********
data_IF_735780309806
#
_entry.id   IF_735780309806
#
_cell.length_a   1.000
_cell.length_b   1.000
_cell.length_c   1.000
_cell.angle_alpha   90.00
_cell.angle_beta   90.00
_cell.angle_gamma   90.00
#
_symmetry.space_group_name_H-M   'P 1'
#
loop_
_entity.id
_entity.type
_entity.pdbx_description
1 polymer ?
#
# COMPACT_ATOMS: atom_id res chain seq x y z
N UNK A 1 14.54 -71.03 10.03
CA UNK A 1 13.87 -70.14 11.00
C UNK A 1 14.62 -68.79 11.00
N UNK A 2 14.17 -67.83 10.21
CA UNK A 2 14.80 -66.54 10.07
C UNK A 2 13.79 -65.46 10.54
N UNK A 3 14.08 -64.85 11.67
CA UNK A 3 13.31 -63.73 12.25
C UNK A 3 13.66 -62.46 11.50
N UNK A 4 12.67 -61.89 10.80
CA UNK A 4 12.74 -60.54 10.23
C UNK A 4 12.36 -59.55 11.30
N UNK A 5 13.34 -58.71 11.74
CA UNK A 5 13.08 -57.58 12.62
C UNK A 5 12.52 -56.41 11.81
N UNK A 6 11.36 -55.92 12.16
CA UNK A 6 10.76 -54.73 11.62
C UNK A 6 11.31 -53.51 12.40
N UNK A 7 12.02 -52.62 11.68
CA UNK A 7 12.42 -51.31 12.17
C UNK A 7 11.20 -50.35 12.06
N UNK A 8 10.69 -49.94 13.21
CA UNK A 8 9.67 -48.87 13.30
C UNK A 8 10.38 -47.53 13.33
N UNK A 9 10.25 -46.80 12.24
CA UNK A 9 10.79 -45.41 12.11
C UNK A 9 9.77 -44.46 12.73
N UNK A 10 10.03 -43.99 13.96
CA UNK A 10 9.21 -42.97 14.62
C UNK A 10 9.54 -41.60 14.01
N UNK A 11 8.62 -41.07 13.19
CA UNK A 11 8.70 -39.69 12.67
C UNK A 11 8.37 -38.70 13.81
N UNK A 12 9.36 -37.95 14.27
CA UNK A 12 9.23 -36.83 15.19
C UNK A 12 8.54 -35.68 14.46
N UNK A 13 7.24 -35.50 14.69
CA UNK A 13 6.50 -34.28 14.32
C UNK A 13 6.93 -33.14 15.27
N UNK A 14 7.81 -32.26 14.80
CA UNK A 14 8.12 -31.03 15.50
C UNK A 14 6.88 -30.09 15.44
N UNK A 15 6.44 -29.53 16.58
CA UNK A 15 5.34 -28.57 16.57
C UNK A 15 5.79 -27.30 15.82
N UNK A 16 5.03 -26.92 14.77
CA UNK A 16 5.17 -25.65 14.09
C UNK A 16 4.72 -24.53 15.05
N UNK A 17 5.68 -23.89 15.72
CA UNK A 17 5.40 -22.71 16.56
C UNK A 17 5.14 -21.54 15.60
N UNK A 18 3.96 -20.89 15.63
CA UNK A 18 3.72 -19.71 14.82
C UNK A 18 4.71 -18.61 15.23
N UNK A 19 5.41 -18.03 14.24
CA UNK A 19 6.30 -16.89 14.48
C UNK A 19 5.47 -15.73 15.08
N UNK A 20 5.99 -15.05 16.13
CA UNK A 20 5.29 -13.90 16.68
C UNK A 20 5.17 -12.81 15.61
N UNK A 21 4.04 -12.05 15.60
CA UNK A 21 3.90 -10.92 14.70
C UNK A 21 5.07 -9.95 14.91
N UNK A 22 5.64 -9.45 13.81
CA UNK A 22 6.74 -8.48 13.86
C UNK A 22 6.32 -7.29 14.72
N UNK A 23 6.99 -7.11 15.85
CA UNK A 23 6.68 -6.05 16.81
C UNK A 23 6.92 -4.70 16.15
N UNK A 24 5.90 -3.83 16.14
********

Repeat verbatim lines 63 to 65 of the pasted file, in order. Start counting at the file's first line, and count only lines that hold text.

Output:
N UNK A 15 6.44 -29.53 16.58
CA UNK A 15 5.34 -28.57 16.57
C UNK A 15 5.79 -27.30 15.82